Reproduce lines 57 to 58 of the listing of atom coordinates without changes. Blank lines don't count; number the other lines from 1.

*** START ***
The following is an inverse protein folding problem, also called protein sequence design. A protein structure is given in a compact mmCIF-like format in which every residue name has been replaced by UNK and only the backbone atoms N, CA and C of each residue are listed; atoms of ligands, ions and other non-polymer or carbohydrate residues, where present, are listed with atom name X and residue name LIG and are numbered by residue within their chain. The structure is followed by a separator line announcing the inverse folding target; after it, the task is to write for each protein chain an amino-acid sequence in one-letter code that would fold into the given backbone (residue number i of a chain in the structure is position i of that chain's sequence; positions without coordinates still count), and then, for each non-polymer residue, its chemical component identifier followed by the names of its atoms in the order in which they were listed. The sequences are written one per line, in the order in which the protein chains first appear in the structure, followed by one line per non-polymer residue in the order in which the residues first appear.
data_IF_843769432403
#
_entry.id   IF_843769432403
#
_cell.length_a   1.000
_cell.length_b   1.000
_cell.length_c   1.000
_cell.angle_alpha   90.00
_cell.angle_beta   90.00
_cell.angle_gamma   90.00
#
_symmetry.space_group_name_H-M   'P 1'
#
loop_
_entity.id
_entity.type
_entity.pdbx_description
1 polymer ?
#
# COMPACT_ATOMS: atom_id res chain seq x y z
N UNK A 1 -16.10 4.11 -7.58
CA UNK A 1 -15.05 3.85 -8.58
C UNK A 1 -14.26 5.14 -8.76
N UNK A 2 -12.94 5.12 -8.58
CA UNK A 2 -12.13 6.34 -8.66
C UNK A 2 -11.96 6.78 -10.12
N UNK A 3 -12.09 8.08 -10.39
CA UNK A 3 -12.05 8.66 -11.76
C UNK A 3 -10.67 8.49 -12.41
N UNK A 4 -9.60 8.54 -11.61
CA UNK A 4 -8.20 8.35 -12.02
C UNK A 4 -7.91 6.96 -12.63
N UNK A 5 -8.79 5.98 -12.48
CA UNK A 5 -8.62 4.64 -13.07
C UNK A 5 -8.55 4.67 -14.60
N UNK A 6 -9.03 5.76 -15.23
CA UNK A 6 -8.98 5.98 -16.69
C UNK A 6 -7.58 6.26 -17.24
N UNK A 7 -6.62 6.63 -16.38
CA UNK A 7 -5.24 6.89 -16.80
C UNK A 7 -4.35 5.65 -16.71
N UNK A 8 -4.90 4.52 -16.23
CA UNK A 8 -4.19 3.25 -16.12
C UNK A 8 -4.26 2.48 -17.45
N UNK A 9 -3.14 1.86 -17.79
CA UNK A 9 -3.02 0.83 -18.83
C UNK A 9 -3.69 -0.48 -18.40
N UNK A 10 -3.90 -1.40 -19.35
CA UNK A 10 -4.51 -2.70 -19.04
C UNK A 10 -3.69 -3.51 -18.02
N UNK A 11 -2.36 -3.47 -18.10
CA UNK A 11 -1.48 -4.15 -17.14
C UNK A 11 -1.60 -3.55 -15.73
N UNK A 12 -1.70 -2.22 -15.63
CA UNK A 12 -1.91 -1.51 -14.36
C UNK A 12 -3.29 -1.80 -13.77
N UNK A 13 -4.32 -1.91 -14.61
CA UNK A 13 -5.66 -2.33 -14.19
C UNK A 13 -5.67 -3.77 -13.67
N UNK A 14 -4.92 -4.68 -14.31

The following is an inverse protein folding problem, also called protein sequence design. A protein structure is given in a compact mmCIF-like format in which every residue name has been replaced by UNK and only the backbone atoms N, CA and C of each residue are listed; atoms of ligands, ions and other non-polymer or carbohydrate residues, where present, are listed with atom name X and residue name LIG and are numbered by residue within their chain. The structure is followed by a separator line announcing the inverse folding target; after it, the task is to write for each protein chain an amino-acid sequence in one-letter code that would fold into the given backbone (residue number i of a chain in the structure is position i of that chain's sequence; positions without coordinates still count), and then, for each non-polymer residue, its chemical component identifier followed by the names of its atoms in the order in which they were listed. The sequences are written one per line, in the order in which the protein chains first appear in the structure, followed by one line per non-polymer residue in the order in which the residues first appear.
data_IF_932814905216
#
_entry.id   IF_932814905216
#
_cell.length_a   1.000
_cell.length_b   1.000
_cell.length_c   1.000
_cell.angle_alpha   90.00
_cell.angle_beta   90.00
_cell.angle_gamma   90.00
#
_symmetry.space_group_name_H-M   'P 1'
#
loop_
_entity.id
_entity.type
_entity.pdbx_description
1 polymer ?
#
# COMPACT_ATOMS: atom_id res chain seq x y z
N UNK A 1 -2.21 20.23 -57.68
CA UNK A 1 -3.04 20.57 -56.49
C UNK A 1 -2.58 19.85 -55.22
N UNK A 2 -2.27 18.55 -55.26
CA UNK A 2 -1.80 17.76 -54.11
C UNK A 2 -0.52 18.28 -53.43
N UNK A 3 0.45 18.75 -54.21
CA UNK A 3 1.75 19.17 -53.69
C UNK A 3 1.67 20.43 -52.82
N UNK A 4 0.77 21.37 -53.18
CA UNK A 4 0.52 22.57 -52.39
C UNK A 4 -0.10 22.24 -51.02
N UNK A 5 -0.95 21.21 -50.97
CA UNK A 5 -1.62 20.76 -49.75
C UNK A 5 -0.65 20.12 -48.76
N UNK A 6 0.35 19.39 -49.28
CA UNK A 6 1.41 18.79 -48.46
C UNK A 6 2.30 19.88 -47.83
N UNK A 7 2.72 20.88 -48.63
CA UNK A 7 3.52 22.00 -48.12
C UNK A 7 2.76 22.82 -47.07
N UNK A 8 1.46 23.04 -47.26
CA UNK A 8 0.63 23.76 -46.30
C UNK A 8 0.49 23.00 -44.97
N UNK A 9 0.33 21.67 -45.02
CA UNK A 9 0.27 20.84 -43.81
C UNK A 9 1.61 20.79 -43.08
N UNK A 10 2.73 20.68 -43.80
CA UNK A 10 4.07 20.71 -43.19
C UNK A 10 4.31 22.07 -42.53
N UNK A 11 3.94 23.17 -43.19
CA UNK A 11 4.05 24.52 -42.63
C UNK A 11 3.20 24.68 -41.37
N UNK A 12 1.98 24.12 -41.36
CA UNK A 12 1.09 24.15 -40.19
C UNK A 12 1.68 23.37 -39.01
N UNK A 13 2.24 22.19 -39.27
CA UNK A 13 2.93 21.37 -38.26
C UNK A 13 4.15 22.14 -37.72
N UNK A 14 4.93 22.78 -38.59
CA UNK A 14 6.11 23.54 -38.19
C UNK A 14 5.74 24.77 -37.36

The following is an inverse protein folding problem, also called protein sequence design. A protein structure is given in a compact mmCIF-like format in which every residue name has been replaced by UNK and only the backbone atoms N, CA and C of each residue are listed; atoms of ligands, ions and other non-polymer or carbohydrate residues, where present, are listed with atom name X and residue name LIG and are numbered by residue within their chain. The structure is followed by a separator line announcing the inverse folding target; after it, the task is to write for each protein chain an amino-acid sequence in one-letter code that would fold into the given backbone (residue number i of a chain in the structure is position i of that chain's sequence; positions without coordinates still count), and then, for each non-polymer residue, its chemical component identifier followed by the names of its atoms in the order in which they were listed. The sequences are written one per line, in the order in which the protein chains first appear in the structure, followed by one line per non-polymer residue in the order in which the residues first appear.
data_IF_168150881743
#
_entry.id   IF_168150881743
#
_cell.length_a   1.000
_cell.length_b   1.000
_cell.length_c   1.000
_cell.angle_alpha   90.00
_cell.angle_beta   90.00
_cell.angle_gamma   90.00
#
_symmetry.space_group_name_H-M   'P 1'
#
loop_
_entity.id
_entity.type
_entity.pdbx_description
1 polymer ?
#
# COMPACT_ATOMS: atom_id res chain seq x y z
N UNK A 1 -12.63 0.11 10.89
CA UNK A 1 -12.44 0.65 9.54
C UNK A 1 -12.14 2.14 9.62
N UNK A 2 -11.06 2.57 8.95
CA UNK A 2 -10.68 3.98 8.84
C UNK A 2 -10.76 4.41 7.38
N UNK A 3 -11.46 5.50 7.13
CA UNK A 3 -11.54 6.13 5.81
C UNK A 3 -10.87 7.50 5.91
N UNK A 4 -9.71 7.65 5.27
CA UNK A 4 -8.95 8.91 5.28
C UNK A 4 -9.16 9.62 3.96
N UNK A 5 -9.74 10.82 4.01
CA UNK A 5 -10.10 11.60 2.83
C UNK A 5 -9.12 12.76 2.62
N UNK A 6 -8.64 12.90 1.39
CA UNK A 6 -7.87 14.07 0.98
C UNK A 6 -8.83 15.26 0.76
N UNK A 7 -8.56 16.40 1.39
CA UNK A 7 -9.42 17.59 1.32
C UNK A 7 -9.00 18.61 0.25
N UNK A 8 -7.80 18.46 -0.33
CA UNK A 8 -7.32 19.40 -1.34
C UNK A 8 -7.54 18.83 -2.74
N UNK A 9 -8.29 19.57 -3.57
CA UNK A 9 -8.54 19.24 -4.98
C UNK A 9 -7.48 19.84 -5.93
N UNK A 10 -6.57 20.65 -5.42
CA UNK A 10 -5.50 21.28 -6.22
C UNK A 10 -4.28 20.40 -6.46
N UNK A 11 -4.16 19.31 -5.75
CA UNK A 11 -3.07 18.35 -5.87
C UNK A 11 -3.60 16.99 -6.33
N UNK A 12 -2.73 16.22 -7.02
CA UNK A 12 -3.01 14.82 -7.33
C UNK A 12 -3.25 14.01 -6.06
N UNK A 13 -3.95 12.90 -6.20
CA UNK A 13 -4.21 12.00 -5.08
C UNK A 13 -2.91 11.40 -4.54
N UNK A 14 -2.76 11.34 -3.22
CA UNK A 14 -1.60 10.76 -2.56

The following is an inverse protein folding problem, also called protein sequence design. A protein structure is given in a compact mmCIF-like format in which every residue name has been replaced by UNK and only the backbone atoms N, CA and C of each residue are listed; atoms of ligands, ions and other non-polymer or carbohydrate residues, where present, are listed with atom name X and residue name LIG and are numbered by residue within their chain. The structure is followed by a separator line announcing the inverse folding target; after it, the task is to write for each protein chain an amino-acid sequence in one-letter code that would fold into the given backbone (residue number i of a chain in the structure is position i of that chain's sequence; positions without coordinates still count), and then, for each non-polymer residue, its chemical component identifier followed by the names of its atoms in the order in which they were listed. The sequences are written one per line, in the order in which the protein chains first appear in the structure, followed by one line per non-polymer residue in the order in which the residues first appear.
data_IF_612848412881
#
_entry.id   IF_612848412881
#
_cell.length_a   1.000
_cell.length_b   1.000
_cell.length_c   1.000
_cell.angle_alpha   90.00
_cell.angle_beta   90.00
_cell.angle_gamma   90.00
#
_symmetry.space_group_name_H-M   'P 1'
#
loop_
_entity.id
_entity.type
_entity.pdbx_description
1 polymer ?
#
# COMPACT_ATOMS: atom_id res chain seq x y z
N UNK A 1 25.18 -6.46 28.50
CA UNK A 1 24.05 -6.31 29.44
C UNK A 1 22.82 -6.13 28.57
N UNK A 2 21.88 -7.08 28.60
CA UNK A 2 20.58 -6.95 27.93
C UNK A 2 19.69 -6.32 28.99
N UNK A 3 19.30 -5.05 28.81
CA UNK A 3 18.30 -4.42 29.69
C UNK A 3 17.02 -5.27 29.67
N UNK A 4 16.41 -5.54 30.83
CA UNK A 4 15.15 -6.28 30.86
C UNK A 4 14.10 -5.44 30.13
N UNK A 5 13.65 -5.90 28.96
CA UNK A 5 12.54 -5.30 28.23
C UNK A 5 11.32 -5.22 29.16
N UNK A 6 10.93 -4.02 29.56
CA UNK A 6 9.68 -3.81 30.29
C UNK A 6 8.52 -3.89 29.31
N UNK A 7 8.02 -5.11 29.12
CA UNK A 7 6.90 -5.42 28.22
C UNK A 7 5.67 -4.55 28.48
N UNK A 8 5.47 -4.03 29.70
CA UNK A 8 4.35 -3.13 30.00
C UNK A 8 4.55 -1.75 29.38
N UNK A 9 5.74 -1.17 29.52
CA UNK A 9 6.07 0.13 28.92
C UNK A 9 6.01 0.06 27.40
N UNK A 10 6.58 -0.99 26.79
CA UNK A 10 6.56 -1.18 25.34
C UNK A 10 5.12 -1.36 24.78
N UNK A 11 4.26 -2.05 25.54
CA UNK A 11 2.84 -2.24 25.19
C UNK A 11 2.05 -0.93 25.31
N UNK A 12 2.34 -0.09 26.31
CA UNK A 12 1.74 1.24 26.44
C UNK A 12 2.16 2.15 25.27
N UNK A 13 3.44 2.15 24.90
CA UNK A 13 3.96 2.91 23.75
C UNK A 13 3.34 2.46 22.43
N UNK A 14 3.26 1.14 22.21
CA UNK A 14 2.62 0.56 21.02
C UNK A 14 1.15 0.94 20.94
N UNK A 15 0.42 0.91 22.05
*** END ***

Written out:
C UNK A 12 -3.29 -1.80 -13.77
N UNK A 13 -4.32 -1.91 -14.61